Columbus Day is increasingly attached to more realistic story of exploitation


Today, Monday, is the second Monday in October, which used to be celebrated as “Columbus Day,” in recognition of the Italian adventurer who was sailing for Spain when he made one of the earliest nautical crossings of the Atlantic from Europe to what we now call the Americas.

My current Google calendar lists it as both “Columbus Day” and “Indigenous Peoples’ Day,” which is just one of the many ways “Columbus’s” stock has dropped over the past half-century or so. (When I was in grade school, it was not only just “Columbus Day,” but we also exaggerated Columbus’s achievements, downplayed his crimes, and also called him “Christopher Columbus,” a name he never called himself.) 

If you’re curious, “Columbus”  grew up and started his career under his Italian name, Cristoforo Colombo, but since his Atlantic crossing was sponsored by Spain, he was using at that time a more Spanish version, namely Cristóbal Colón. “Christopher Columbus” is a more anglified version of his name, which Americans have embraced because, y’know, we mostly speak English.

By 1992, when I first familiarized myself with and wrote about him in my Strib days, some of the many differences between the lionized version of Columbus on which I had been indoctrinated in my youth and the far less admirable colonizer/abuser I have since learned about, Columbus Day had declined from a celebration of Colombo’s “discovery” to a more realistic story of conquest and exploitation.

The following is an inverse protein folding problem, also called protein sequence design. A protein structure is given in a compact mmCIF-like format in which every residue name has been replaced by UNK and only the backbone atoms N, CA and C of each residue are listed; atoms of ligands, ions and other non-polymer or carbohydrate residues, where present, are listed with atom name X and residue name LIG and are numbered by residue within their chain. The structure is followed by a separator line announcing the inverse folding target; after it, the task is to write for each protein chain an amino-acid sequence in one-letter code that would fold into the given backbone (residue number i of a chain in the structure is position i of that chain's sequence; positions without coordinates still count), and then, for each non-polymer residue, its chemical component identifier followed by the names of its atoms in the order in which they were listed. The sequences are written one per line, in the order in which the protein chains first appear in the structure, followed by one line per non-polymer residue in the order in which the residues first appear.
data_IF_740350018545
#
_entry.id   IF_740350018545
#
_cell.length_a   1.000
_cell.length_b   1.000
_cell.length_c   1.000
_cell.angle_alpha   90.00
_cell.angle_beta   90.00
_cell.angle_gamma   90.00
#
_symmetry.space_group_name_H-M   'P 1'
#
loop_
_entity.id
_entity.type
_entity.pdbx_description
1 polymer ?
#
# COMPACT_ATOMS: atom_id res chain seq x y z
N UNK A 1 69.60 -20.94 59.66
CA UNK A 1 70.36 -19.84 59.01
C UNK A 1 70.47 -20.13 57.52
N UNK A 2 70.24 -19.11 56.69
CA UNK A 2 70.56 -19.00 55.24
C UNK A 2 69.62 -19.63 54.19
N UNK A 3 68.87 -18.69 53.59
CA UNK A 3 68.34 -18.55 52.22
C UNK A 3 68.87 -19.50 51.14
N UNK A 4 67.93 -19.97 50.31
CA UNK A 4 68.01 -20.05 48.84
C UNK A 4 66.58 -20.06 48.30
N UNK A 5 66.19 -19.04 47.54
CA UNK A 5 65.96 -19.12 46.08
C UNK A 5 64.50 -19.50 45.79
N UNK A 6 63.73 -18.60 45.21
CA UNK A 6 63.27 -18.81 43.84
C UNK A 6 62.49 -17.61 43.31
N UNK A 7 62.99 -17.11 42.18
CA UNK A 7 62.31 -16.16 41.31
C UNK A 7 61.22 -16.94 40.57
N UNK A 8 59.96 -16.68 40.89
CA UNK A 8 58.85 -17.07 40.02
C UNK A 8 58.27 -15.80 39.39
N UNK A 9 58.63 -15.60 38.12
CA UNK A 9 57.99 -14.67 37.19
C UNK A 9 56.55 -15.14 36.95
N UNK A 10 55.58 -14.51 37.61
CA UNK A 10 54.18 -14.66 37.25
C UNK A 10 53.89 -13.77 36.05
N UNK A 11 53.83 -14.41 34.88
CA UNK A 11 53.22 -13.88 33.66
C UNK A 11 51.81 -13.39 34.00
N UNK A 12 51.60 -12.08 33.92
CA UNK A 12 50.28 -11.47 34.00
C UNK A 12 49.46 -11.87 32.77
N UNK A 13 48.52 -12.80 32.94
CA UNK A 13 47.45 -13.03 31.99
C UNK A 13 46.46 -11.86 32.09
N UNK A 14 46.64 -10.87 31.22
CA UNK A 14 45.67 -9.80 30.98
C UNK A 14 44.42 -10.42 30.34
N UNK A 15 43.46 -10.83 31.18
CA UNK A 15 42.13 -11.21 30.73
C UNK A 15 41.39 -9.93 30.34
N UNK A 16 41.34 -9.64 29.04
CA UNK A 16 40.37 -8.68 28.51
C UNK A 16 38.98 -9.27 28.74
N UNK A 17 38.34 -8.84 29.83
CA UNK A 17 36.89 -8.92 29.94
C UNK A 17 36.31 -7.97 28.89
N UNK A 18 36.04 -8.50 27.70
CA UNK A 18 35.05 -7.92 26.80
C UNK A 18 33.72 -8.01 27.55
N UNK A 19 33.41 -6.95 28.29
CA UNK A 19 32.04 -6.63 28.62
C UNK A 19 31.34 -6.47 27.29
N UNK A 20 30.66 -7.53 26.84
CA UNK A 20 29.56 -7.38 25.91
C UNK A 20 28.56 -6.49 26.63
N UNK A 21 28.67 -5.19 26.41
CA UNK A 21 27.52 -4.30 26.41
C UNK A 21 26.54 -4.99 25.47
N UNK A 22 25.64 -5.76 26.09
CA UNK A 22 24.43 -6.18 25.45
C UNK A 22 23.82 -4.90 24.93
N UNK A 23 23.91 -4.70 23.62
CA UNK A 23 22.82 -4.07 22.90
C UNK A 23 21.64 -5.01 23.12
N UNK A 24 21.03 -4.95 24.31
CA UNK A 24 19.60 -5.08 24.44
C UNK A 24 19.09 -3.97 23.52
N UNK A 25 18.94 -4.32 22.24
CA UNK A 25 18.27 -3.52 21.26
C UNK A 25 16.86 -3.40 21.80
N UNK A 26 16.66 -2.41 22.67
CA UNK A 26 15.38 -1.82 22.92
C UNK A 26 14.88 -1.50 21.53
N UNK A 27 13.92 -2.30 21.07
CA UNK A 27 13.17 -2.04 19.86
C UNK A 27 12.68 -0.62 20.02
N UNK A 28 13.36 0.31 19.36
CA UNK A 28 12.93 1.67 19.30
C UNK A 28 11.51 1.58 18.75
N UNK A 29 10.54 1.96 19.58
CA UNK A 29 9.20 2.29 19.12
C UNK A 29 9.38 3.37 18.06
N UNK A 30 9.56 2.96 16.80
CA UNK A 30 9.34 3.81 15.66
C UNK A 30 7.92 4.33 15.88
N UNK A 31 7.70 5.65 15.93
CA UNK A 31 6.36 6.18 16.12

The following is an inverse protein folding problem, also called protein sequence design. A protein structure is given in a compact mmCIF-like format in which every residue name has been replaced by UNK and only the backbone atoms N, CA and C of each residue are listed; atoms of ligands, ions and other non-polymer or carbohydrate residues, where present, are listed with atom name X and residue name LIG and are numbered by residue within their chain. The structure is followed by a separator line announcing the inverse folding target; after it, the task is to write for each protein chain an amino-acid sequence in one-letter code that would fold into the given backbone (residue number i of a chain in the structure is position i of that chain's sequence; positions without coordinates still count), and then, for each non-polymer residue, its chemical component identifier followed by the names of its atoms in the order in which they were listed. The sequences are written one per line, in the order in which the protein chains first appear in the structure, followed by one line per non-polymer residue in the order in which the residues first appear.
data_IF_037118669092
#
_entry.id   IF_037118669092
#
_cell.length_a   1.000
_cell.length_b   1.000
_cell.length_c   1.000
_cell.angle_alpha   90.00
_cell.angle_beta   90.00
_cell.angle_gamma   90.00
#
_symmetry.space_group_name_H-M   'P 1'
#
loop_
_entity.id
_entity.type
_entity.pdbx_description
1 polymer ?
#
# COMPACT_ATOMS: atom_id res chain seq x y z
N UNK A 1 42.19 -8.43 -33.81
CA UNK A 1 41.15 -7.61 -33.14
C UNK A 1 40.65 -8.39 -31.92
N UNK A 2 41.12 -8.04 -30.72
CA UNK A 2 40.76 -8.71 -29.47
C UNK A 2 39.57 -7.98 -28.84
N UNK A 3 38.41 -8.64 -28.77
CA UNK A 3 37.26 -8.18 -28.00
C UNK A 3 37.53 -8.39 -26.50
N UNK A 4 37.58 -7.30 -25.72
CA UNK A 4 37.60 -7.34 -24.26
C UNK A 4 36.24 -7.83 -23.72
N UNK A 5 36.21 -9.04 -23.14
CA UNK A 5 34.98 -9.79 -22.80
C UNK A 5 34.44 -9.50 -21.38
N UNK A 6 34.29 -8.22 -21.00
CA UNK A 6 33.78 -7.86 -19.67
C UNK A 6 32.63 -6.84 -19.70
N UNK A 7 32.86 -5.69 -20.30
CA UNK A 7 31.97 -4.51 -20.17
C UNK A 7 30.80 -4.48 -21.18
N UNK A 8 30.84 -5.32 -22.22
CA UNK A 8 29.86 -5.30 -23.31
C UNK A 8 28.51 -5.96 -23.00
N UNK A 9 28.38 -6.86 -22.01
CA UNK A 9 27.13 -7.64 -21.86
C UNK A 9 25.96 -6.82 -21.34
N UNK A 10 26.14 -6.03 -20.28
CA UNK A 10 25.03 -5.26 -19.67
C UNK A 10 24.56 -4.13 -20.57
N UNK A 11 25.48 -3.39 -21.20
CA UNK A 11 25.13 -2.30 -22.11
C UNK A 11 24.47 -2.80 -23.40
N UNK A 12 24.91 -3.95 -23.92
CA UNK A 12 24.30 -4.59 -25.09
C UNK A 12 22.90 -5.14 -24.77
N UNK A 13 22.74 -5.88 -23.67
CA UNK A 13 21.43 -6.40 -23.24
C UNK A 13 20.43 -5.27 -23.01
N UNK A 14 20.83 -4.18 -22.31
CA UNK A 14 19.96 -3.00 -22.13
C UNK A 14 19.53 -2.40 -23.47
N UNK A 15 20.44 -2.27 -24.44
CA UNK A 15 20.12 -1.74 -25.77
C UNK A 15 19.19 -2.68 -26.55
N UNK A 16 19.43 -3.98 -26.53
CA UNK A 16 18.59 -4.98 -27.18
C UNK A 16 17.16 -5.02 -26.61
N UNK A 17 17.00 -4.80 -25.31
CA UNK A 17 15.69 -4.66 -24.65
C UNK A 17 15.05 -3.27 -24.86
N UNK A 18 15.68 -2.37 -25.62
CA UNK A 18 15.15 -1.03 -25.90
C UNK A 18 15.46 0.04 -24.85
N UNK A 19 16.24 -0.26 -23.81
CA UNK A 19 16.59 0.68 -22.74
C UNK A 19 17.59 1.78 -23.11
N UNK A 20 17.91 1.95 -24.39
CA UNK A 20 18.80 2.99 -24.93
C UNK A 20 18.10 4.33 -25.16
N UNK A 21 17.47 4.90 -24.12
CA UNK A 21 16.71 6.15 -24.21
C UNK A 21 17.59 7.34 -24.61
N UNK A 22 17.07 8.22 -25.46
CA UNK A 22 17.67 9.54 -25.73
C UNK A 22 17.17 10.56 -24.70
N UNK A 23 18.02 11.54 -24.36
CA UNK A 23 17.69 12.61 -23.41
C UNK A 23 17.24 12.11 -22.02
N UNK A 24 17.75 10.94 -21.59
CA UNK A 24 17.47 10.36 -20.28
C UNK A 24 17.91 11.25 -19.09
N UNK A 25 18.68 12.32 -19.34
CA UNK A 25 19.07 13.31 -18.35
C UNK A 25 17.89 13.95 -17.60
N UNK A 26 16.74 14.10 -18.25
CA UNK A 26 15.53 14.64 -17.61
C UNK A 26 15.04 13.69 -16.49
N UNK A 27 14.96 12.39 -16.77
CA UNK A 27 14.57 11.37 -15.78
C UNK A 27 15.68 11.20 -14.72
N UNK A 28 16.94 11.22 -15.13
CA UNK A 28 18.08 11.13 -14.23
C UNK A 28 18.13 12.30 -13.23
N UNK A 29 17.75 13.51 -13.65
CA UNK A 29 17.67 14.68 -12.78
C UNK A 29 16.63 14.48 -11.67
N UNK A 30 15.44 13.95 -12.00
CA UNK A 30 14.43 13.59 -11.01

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I really have no clear idea what level of Columbus heroism is preached to kids in school nowadays. When I was their age, we were still sold a hero who “discovered” the “New World.” It borders on amazing to me now that, at least during my growing up years in the 1950s and early ’60s, the story was taught to us so one-sidedly, and so dismissively toward the non-white “natives” who were “discovered” and all that rot, without much effort to understand what became of those less-well-armed peoples and nations.

It’s interesting to at least wonder what are the stories on which we have raised our children and based our lives and historical attitudes that will seem as ludicrous to the intelligentsia of a century or two into the future, and which will cause our great-great-great grandchildren to ask how we could have subscribed to such rubbish.


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